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Randall Fuller is the author of From Battlefields Rising: How the Civil War Transformed American Literature, which won the Phi Beta Kappa's Christian Gauss Award for best literary criticism, and Emerson's Ghosts: Literature, Politics, and the Making of Americanists. He has written for The New York Times, The Wall Street Journal, and other publications, and has received fellowships from the Guggenheim Foundation and the National Endowment for the Humanities. He is the Chapman Professor of English at the University of Tulsa.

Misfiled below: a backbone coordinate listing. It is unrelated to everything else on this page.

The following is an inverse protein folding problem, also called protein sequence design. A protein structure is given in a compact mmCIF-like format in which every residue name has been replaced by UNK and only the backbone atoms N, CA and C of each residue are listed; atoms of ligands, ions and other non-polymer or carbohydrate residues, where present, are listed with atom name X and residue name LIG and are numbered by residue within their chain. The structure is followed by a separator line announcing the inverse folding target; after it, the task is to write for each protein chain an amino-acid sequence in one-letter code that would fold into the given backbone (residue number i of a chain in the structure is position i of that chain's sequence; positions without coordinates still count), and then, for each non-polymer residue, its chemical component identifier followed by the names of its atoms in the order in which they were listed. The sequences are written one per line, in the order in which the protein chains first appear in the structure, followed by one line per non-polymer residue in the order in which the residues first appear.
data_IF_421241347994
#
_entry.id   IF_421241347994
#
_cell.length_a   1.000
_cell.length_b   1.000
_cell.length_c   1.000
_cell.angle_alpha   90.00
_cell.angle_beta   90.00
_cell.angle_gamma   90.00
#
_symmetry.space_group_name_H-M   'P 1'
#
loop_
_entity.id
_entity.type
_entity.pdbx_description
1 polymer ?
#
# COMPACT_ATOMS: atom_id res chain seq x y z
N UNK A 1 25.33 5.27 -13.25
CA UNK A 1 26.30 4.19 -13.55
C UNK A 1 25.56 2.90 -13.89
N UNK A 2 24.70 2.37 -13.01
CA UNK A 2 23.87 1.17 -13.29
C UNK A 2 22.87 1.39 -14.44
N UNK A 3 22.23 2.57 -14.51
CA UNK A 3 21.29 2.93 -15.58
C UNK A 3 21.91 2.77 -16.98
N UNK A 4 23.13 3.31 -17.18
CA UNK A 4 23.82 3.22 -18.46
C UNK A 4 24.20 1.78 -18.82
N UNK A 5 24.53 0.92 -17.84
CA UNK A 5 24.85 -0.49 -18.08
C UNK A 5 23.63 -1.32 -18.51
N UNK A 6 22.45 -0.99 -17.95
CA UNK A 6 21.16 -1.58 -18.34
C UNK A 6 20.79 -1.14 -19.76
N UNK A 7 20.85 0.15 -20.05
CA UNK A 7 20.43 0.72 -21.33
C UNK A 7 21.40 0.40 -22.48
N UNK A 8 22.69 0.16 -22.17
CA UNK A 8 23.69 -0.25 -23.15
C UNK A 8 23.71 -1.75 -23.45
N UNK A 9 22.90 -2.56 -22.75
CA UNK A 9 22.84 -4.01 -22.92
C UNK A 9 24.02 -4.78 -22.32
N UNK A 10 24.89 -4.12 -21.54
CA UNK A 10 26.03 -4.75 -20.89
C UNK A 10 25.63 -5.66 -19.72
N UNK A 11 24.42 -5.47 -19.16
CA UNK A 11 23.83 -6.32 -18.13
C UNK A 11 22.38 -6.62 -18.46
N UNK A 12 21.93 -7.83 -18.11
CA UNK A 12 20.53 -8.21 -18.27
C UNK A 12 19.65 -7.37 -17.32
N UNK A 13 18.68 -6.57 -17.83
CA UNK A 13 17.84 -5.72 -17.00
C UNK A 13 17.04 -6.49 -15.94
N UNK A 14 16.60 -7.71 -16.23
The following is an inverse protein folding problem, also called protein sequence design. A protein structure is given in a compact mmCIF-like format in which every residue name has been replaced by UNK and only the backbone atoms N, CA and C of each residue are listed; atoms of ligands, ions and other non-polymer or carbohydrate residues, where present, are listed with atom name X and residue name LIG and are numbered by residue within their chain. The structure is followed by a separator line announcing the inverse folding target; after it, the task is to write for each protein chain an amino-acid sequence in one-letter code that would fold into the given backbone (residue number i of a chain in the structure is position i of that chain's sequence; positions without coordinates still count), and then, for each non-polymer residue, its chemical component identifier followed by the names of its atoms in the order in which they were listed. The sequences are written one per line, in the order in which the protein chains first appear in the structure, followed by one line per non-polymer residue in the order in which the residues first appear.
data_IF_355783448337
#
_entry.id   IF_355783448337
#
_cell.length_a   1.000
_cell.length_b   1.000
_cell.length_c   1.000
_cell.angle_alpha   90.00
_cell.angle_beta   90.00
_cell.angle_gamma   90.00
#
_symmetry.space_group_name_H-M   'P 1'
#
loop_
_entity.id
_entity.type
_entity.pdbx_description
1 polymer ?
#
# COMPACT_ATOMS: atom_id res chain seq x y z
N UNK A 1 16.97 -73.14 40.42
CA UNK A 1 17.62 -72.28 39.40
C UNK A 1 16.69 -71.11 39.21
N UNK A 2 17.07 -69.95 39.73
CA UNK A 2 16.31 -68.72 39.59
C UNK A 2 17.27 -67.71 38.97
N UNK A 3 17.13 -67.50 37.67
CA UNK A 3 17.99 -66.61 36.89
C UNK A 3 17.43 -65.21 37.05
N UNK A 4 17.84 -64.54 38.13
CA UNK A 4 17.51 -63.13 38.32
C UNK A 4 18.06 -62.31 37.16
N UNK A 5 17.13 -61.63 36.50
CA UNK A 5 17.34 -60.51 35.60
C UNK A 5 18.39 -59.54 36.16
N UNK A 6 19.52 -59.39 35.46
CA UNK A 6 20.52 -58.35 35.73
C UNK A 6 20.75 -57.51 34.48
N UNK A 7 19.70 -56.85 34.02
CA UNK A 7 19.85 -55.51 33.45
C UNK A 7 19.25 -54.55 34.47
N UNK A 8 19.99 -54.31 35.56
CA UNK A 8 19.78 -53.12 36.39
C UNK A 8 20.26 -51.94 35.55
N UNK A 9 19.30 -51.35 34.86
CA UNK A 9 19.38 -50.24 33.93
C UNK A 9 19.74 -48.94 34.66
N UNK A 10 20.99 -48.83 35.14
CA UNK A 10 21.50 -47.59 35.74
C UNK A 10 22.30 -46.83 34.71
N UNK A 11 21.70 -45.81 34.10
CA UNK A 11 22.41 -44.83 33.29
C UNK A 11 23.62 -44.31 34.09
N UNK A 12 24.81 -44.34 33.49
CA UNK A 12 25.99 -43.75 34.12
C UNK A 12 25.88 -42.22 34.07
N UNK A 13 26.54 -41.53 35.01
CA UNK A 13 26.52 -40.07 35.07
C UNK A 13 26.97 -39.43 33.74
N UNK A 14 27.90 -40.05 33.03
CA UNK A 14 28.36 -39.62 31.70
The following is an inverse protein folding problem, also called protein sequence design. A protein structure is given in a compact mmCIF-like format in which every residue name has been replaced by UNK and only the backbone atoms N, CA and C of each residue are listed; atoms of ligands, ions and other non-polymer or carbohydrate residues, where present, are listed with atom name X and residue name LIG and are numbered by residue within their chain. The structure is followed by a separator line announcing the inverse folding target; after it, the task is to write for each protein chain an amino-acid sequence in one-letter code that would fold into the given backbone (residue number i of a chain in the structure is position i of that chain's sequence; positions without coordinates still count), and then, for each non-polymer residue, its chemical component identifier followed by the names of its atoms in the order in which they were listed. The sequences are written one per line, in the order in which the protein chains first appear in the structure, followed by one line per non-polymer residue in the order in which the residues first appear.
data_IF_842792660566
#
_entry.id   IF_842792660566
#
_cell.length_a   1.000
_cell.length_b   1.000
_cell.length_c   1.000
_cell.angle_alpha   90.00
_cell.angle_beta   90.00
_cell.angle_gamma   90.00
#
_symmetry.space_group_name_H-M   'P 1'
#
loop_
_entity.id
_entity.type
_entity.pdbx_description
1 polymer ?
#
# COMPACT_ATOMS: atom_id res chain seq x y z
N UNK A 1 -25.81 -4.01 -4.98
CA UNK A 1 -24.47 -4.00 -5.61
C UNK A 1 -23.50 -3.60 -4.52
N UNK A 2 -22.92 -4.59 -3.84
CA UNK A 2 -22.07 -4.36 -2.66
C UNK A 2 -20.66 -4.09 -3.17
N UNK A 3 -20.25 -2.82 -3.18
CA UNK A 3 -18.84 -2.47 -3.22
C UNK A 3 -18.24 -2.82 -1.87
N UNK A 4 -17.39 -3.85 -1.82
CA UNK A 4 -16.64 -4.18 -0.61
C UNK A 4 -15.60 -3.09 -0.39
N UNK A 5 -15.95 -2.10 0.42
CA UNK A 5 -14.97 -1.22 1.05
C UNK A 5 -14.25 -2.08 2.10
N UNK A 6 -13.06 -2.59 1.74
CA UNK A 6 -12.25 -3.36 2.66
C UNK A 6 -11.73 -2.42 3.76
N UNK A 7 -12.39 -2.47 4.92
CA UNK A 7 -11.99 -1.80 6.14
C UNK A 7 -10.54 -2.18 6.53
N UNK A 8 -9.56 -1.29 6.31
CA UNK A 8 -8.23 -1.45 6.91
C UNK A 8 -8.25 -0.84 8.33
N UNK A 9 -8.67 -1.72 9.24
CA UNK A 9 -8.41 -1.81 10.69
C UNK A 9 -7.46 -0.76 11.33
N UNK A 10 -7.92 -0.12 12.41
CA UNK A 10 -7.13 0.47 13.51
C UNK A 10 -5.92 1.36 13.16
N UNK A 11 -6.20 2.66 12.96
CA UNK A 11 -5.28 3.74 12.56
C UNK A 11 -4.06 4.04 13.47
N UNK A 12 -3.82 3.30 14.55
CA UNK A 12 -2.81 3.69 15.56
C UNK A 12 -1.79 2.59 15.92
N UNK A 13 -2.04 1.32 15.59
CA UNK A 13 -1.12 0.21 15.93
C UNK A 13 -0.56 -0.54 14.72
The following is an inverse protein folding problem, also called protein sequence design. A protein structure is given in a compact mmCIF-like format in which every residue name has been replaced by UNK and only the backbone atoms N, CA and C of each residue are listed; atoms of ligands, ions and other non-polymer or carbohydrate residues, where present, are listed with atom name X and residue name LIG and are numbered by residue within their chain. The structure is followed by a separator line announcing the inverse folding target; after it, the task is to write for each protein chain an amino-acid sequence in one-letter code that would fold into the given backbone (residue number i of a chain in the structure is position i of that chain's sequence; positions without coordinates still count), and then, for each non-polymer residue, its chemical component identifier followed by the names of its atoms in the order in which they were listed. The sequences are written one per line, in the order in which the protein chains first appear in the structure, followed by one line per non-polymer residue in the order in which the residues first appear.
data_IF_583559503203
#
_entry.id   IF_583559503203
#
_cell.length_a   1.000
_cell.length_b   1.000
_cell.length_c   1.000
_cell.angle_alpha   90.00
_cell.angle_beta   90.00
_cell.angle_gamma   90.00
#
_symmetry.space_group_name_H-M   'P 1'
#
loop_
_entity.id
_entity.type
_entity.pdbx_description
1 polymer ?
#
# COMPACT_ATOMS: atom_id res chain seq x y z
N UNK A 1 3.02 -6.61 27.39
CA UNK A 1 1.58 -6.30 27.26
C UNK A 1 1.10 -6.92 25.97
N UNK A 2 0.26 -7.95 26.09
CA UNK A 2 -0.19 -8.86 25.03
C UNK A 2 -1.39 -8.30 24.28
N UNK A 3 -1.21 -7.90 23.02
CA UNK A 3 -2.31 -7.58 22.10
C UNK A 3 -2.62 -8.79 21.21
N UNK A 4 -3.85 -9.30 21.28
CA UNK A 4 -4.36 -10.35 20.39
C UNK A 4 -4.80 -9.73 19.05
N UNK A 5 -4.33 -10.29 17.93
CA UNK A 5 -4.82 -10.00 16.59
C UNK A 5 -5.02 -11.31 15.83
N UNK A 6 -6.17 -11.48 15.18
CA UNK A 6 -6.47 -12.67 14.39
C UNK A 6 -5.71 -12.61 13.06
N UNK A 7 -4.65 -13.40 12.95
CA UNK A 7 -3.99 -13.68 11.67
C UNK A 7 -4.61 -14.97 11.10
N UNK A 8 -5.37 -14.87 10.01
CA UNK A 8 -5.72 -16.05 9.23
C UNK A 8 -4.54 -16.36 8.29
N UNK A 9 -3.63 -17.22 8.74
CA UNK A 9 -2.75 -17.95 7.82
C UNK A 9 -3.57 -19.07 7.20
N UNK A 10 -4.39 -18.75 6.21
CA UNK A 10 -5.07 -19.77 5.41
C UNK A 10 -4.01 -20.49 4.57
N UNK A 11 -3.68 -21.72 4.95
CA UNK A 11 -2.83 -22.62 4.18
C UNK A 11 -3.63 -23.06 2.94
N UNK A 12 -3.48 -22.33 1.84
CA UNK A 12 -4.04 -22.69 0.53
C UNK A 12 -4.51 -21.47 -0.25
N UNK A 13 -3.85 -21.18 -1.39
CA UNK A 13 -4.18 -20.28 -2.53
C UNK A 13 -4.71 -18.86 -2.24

Fuller is a lively, engaging writer, with an eye for fascinating details. . .[he] has mined this rich material with care and insight. . .[His] most surprising revelation is the profound impact Darwin's portrait of a 'teeming, pulsating natural world' exerted on Thoreau. - The New York Times Book Review A stimulating chronicle of a group of New England thinkers who responded to the Origin of Species in the years following the book's first appearance. . .Fuller can be commended for illuminating Darwin's early effect on America in ways that lead us to think about later repercussions, including today's debates over creationism and science-denial. --The Wall Street Journal An intellectual history that reads as a drama. . .Fuller's tale is of Darwin and abolition and moral battles that led to literal ones; it is also, more simply, the story of humans wrestling with insights that would change the world and their place in it. The story is evocatively told: Fuller is an excellent writer, with an eye for irony and a unique ability to inject suspense into a story. --The Atlantic A vivid snapshot of American intellectual life on the verge of the Civil War. . .Fuller draws lively character sketches. . .displaying a flair for evocative scene setting.. .the book's loveliest passages show Thoreau embracing Darwin's celebration of nature's abundance and turning it to his own purposes. --The Boston Globe Fuller's book offers us a vivid portrait of how On the Origin of Species debuted in America's intellectual culture during a watershed moment in the nation's history. . .Moving deftly amid a diversity of familiar American figures, including novelists, poets, philosophers, zoologists, and botanists, Fuller captures their excitement, as well as their debates over Darwin's ideas. --Science Fuller's book is a timely one. . .[he] has a compelling story to tell, and he tells it well. His narrative is lush with memorable detail, and. . .he is a master at making his characters come alive. - The American Scholar A vibrant history of the reception of Charles Darwin's ideas by American minds and spirits . . . Fuller creates a rich tapestry of personalities and roiling ideas. In radiant prose, and with a sure eye for the telling detail, [he] reveals the shattering impact of Darwin's book on religious thought, scientific inquiry, and especially on debates over slavery . . . A fresh, invigorating history of philosophical and political struggles. - Kirkus Reviews (starred) In this inventive work, which weaves two powerful events into a vibrant tapestry of antebellum intellectual life, Fuller beautifully describes how the engagement by a group of Transcendentalists with Darwin's newly published On the Origin of Species deepened their commitment to the antislavery movement. . .Elegant writing and an unusual approach to interpreting the time period make this a must-read for everyone interested in Civil War-era history. - Publishers Weekly (starred review) Charles Darwin's Origin of Species burst upon America at the same time that the nation was descending into disunion and civil war. Randall Fuller has ingeniously combined these stories in this fascinating study of Darwin's impact especially on the Transcendental intelligentsia of Concord: Thoreau, Emerson, Bronson Alcott and his daughter Louisa May. These and other famous contemporaries emerge in a fresh perspective in this stimulating book. --James M. McPherson, author of The War That Forged a Nation: Why the Civil War Still Matters Randall Fuller's ingenious The Book That Changed America draws together seemingly disparate strains of American thought and activism by charting the progress of Darwin's masterwork as it was literally passed from hand to hand by eager readers during its first year of publication. There are dark stories here of the 'developmental' theory--evolution--inspiring notions of racial superiority; yet those who read Darwin with open minds were thrilled to find, as Thoreau wrote, evidence of 'a sort of new creation, ' or as Frederick Douglass foresaw, hope for 'the magnificent reunion of mankind in one brotherhood.' With its cast of vivid characters and the fate of the nation in the balance, Fuller's utterly convincing narrative gives science a starring role in the run up to the Civil War. --Megan Marshall, Pulitzer Prize-winning author of Margaret Fuller: A New American Life Randall Fuller makes Concord glow with this beautifully-written account of what happened in 1860 when somebody brought a new book along to a dinner party. It was the very first copy of Darwin's Origin of the Species to reach these shores, and in tracing its influence on Thoreau among others Fuller shows both the web of friendship through which scientific knowledge spread, and its inseparability from the politics of its day. --Michael Gorra, author of Portrait of a Novel: Henry James and the Making of An American Masterpiece Fuller's eye-opening account of the arrival of Darwin to America holds many surprises, above all that Origin of Species was greeted joyfully by its first American readers not as evolutionary science but as a revolutionary expos of the racist thinking behind Southern slavery. Even as the Civil War remade their world, these earliest readers wrestled with Darwin's ideas: some doubted, many accepted (more or less), and a few--like Thoreau--embraced the beauty of Darwin's view of life. Fuller shows how ideas come to life, shaped by chance meetings, life-changing enthusiasms, perverse misunderstandings, cataclysmic events, and sudden betrayals. If you ever doubted that ideas can change the world--or if you ever wondered how--read this book! --Laura Dassow Walls, author of the forthcoming Henry David Thoreau: A Life The Book That Changed America offers a lively, wide-ranging, informative account of the enthusiasm--and consternation--provoked by Darwin's masterpiece among his first influential American readers. --Lawrence Buell, Harvard University, Powell M Cabot Professor of American Literature Emeritus Randall Fuller has produced a vibrant and ingenious intellectual history of Civil War-era America by tracing the coterie circulation of a single copy of Charles Darwin's On the Origins of Species. Read and discussed by five of antebellum America's most conspicuous intellectuals, this copy of Darwin's 'dangerous' book transformed how Asa Gray, Charles Loring Brace, Franklin Sanborn, Bronson Alcott, and Henry David Thoreau thought about a range of contemporary issues, especially race, slavery, and increasing sectional tension in the United States. Fuller's beautifully written book promises to reignite a number of debates about evolution, the history of science, and the role of books and reading in the nineteenth century. --Coleman Hutchison, author of Apples and Ashes: Literature, Nationalism, and the Confederate States of America This is one of the most original and important books on the Civil War era to appear in years. Brilliantly conceived and elegantly written, Randall Fuller shows how and why Darwin's Origin of Species emerged at the center of intellectual and cultural debates that transformed the nation. - John Stauffer, author of The Black Hearts of Men: Radical Abolitionists and the Transformation of Race